One physician unaware of the clinical and gated PET/CT data analyzed the images using MASS software (version 5.0; Medis Medical Imaging Systems, Leiden, The Netherlands). The first frame of the stack in each slice was selected as the end-diastolic image, and the end-systolic image was selected as the image with the smallest ventricular volume. Endocardial and epicardial borders were outlined manually on both the end-diastolic and end-systolic frames (Fig. 1). The trabeculation and papillary muscles were segmented as part of the myocardium, and were excluded from LV volumes. LVEDV and LVESV were computed in milliliters using the modified Simpson's rule [20], and the LVEF was expressed as a percentage (%).

thumbnail
Figure 1. The delineations for the modalities are shown on short axis slices of MRI (end-diastolic and end-systolic).

https://doi.org/10.1371/journal.pone.0080227.g001

Statistical analysis

Statistical analysis was performed using SPSS 19.0 software (SPSS Inc., Chicago, IL). Data were expressed as mean ± SD for continuous variables, and percentages or numbers for categorical variables. The mean values of LVEDV, LVESV, and LVEF were assessed for significance using a t test for paired samples with the application of correlation and regression analysis. Bland-Altman analysis was used to evaluate the degree of agreement and to assess any systematic trends in differences [29]. The correlation coefficient (r) and Bland-Altman limit (BAL) were calculated. To test the processing variability of F-18 FDG PET/CT and cardiac MRI, all datasets were processed again by the same and another experienced observer to evaluate the intra- and inter-observer reproducibility of the LV parameters. Significant differences were defined as P values<0.05.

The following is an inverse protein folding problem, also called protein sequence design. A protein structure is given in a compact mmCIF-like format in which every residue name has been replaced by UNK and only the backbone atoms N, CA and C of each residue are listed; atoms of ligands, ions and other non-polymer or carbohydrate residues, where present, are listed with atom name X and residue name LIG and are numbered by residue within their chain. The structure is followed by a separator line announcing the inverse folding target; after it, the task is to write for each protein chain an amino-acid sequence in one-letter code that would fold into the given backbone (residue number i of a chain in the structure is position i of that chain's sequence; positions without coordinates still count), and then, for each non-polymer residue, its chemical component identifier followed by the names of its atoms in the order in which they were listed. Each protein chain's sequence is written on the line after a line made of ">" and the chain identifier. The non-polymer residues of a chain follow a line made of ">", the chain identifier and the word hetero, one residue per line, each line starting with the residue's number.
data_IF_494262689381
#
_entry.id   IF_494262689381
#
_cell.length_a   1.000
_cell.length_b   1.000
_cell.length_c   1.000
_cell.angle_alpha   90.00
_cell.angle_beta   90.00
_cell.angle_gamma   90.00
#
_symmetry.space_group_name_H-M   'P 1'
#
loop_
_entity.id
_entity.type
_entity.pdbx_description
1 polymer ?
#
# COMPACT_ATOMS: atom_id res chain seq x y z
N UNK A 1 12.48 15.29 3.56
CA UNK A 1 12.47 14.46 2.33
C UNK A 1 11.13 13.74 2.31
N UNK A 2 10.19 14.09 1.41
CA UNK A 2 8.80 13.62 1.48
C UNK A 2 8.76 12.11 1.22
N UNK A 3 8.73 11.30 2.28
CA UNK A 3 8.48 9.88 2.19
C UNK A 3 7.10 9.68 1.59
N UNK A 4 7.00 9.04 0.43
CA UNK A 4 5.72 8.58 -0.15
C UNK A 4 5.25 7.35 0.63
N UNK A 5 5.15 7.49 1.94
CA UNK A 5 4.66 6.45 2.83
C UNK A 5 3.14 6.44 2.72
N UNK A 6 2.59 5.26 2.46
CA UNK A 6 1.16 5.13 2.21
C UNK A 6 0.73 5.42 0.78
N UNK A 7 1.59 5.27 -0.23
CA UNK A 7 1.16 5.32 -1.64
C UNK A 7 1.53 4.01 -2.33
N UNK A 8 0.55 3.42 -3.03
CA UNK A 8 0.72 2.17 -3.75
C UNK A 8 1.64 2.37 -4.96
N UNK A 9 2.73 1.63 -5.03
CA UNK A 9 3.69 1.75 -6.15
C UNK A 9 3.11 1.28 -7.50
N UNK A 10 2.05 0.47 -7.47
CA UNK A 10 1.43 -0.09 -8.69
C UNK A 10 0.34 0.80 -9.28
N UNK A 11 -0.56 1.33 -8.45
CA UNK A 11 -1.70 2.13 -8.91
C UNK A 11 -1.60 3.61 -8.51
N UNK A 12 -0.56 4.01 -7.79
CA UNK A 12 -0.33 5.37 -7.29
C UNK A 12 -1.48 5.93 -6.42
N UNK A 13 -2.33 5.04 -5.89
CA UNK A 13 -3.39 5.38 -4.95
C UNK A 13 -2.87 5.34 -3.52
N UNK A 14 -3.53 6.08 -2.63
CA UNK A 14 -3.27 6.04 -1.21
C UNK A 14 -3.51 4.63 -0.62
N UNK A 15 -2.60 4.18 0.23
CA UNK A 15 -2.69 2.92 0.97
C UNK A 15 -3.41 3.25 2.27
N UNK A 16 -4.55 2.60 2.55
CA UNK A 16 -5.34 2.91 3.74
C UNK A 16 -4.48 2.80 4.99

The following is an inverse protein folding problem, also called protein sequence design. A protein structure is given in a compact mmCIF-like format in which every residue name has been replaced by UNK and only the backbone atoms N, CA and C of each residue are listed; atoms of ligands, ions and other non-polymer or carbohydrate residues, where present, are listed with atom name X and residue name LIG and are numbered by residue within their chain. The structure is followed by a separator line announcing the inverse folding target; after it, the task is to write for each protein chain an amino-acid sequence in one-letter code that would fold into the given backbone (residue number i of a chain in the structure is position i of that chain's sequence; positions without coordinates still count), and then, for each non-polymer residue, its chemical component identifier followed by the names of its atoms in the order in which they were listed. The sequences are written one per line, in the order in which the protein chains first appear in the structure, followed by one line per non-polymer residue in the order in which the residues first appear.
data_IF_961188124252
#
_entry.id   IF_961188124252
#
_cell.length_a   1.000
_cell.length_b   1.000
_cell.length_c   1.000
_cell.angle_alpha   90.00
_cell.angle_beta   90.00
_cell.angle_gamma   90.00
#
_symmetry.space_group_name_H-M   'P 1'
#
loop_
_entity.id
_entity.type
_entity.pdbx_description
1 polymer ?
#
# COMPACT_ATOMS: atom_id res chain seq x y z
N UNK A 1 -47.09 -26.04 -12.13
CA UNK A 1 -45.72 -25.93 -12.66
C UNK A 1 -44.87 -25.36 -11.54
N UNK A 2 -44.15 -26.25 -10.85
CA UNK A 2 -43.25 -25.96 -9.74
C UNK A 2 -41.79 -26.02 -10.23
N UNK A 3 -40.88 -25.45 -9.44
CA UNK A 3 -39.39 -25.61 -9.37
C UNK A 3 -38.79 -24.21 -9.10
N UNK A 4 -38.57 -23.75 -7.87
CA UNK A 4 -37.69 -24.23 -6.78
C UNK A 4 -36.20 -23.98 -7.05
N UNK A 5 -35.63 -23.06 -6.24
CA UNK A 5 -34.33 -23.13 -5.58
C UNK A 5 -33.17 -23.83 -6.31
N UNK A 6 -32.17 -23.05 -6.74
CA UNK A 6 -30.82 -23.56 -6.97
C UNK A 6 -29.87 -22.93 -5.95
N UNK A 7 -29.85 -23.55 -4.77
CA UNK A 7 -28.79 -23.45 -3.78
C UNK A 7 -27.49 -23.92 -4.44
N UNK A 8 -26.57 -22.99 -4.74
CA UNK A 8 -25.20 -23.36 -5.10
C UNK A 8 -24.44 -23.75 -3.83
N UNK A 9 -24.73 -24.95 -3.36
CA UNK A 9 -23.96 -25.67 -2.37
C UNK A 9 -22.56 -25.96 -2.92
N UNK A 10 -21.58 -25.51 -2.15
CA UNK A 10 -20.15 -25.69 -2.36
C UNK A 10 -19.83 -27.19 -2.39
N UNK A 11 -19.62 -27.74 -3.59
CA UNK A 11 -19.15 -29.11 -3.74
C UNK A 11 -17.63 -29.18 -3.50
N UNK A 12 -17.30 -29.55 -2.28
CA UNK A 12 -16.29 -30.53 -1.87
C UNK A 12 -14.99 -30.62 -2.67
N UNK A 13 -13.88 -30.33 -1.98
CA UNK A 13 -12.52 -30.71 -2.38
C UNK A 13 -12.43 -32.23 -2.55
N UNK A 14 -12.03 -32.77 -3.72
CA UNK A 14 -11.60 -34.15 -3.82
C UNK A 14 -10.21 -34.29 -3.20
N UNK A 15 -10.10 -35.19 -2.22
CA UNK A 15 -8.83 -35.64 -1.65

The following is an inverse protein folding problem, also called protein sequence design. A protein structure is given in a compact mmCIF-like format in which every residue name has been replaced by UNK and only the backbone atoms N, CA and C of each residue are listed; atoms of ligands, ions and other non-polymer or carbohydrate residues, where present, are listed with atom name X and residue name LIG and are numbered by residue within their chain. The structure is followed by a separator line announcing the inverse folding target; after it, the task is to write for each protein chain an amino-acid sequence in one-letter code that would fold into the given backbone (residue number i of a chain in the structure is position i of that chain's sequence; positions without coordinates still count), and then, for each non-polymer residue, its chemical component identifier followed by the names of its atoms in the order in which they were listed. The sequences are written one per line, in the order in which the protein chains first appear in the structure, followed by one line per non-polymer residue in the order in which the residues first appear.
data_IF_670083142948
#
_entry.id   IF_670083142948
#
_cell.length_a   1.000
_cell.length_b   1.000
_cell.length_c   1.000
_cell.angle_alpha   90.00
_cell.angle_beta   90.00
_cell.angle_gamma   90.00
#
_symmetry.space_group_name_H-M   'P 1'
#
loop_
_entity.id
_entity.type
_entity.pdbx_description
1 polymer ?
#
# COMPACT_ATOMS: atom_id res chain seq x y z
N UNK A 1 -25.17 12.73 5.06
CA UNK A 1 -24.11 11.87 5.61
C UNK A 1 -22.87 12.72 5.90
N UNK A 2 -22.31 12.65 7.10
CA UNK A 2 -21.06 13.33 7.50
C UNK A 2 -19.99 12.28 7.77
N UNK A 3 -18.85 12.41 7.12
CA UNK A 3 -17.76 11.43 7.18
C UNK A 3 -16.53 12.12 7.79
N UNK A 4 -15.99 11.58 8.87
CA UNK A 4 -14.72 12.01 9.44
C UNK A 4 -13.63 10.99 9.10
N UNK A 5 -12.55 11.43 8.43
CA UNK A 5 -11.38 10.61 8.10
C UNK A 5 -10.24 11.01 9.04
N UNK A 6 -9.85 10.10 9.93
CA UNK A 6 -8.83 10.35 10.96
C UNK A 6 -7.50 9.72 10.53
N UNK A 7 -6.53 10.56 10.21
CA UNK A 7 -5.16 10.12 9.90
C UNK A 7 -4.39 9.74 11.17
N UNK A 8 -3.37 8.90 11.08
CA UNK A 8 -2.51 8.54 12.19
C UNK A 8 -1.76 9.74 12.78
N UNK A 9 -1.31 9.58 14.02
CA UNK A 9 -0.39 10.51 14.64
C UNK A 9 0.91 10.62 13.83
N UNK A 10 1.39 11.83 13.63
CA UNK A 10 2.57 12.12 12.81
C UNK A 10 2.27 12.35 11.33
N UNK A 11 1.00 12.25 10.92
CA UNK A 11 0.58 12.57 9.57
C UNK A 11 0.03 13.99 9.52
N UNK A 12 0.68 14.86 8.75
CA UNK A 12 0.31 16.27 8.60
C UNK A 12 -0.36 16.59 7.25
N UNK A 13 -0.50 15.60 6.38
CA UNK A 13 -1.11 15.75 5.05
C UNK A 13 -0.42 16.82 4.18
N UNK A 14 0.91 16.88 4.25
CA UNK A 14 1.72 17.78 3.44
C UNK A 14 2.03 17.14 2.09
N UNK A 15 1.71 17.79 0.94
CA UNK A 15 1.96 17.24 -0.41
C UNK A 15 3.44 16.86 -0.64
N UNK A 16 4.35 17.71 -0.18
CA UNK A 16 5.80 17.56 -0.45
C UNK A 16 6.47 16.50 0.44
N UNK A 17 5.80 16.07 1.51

Results

Patient characteristics

The characteristics of the study population are summarized in Table 1.

LV volumes and EF by cardiac MRI and gated F-18 FDG PET/CT

The quantitative measurements of LV volumes and EF are shown in Table 2. LV EDV measured by cardiac MRI ranged from 88 to 568 mL (mean 220.3±90.7 mL). The corresponding values for QGS of gated F-18 FDG PET/CT (range 46 to 599 mL; mean 192.3±91.4 mL; P<0.0001) were significantly lower than the comparable cardiac MRI values. In contrast, the corresponding values for 4D-MSPECT of gated F-18 FDG PET/CT (range 53 to 688 mL; mean 218.1±103.6 mL; P = 0.595) were not significantly different from the cardiac MRI values. The correlation between the EDV of gated F-18 FDG PET/CT with the EDV of MRI was very high for QGS (r = 0.92, Fig. 2A) and 4D-MSPECT (r = 0.93, Fig. 3A).

thumbnail